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sábado, 10 de septiembre de 2016
Theresa May urged to launch Rotherham-style inquiry into the town branded Britain's child sex capital
Theresa May has been urged to launch an inquiry into a town branded Britain’s child sex capital.
Tory MP Lucy Allan called for action after the Sunday Mirror revealed allegations that council leaders in her Telford constituency whitewashed their own report into gangs preying on youngsters.
The Prime Minister is also under pressure from backbenchers to set up an all party parliamentary committee to look at nationwide systematic failings to protect children from abusers.
Family rights campaigner Ms Allan made her demand to Mrs May for a Rotherham-style inquiry after we told how mums and dads in the Shropshire town had told the local authority they were passed from “pillar to post” over their fears.
The Telford and Wrekin authority’s inquiry findings admitted parents thought police investigations were “slow” and social workers “dismissive”.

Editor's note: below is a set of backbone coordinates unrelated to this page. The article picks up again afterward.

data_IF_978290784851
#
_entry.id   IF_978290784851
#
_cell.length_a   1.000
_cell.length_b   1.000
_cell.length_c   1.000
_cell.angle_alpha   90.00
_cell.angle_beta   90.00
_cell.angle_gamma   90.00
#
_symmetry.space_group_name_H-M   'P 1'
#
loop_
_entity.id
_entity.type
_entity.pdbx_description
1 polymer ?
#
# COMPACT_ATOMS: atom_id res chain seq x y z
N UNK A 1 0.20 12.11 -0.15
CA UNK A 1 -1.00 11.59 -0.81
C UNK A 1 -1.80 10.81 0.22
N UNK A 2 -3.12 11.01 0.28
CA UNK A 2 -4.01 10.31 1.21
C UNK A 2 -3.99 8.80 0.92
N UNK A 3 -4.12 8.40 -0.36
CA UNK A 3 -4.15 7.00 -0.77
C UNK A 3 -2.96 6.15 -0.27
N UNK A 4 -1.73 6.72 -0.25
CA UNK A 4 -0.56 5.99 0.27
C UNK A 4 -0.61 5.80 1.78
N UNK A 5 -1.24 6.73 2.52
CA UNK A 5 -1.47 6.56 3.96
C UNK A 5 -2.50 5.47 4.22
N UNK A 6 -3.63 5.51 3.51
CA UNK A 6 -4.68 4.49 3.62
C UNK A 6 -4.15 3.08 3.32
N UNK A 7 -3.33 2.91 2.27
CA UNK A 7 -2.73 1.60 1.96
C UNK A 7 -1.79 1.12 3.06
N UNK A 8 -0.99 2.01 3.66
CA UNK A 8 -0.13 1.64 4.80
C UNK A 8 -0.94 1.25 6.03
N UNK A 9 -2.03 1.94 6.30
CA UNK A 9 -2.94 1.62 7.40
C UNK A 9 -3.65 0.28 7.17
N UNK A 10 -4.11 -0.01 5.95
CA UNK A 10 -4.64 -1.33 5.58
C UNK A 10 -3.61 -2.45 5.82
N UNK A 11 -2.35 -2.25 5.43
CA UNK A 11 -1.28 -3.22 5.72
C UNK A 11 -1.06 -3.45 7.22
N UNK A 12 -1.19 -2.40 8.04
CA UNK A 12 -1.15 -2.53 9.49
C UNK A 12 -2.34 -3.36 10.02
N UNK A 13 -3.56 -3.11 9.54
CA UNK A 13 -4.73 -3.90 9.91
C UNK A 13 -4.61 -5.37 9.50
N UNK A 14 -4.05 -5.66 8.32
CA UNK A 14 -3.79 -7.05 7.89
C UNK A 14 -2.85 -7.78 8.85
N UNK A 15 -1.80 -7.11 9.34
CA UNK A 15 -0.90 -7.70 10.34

It also confessed it referred less than a third of 137 child sexual exploitation reports last year to its safeguarding team.
One victim branded the findings a “whitewash” after no-one was disciplined and the council claimed agencies were “working well together”.
The Sunday Mirror accompanied the woman, now in her 30s, to meet Ms Allan last week. She told her MP how police did nothing when they found her in a car with one perpetrator at a countryside spot.
She also said another abuser bought a second home with money he made selling her and other teenagers to pals and business associates. The victim said: “My classmates were going to the cinema, while I was being raped.”
She told Ms Allan the seven men of Asian origin jailed in 2012 after a child sex investigation in Telford were only “the tip of the iceberg” and added: “I still walk past some of the worst offenders on the street today.”
Ms Allan, 51, said she was “in awe” of the woman’s courage. “Victims are left feeling their voices are not being heard, and that no one is accountable for mistakes made,” she said. “I want those voices to be heard. Any council looking into its own processes is never going to be critical and that is never going to solve problems like this.
“If I was a victim and I felt my experiences had been covered up, I’d be very anxious. It is heaping injustice on injustice.”